Thanks in advance!


    4 years ago on Introduction

    i am about to modify my DMM and put CP2102 in it. If you (or anyone else) have any advice thought and/or suggestion, i would like to hear them. Thank you~


    5 years ago on Introduction

    Very nice to see this is is possible, but afaict, only the voltage is transmitted, right? Or am I missing something? Because I'd like to have all data (resistance, current, voltage, continuity etc) to be transmitted. Is this possible?

    3 replies

    Reply 5 years ago on Introduction

    All of the data is able to be transmitted, the pot on the selector dial is there to differentiate the measurements. This way the raw and dial position data is sent. The dial selects the formula used to calculate voltage, amperage, resistance, ect. from the raw data.


    Reply 5 years ago on Introduction

    Oh that's beautiful, so I can read everything from that single pin? Amazing, thanks a lot! And thanks for that incredibly fast answer


    6 years ago on Introduction

    and *SIMPLE* datalogger Modification!
    Congratulations! You could never imagine how many times I've thought about this kind of mod and never dare it!
    Very nice hint to follow!!!
    Bravo! ;-)


    6 years ago on Step 7

    The Firmware I have written is very simplistic. And is in basic (a free c compiler is a little challenging to find I might have found one and if I get it working will post some C code)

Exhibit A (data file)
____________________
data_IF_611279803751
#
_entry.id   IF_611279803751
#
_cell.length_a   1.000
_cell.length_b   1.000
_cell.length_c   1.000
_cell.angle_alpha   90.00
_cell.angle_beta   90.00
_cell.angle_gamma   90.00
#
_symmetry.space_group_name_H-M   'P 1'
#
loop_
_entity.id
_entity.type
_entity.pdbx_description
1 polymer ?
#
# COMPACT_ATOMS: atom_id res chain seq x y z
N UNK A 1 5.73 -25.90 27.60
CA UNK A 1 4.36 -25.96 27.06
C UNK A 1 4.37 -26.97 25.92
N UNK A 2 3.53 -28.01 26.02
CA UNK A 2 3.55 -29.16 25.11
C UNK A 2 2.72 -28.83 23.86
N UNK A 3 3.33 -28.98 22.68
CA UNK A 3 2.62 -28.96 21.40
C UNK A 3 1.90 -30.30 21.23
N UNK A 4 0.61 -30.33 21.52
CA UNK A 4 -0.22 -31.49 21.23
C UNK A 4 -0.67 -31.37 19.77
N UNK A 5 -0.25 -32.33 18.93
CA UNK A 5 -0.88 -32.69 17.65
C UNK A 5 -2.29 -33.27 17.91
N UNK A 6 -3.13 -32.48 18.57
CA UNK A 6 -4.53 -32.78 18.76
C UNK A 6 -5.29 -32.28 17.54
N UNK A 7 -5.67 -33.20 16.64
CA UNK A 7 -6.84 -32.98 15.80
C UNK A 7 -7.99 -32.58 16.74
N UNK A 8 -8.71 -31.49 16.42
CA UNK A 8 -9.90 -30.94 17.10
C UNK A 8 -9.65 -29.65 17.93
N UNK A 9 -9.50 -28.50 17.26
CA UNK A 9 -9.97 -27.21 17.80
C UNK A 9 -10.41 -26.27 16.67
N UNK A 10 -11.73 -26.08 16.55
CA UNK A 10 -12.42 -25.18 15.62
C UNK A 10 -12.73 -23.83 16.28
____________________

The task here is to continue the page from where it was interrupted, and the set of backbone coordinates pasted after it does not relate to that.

TX_VAL = 83
    SerSend 1, TX_VAL
    TX_VAL = ReadAD(AN0)
    SerSend 1, TX_VAL
    TX_VAL = ReadAD(AN2)
    SerSend 1, TX_VAL
    Wait 100 ms
    Goto SampleLoop

    After the initialization it is just an infinite sampling loop. The raw values are faster to convert on a computer, and both values are necessary regardless where conversion occurs. Sending the ‘S’ (83) is so the computer knows the next byte is AN0 or the knob.


    6 years ago on Introduction

    Cool project. I have one thing to add. The points around the Blob IC isn't test points . They are made for the "Real" IC the instrument is designed for. This way the manufacturer can use what's available on the market at the time of manufacture, a smart decision. Some times you can't get the parts, only the dies.


    7 years ago on Introduction


    I am M2M(machine to machine) design specialist on the job, This work is well done here. My congratulations to the author.

    Myself, on my day job, I design/build smart terminal emulator applications for various types of devices, OEM test gear, microcontroller, ect.since 2006. I do use RS232 at my current job, but prefer to use D2XX MS .NET library in C# with bitbang i/o, and a mode called 'MPSSE'(Multi-protocol synchronous serial engine)- allows for JTAG, I2C to name a couple of protocols.

    consider that many of today's circuits use many protocols like 1 Wire, I2C, JTAG, I2S, CAN, ECT, it becomes important to add these capabilities to as many of our existing toolsets as possible. i am working on designing such applications on both pic device and associated desktop application to provide intuitive, easy to use controls.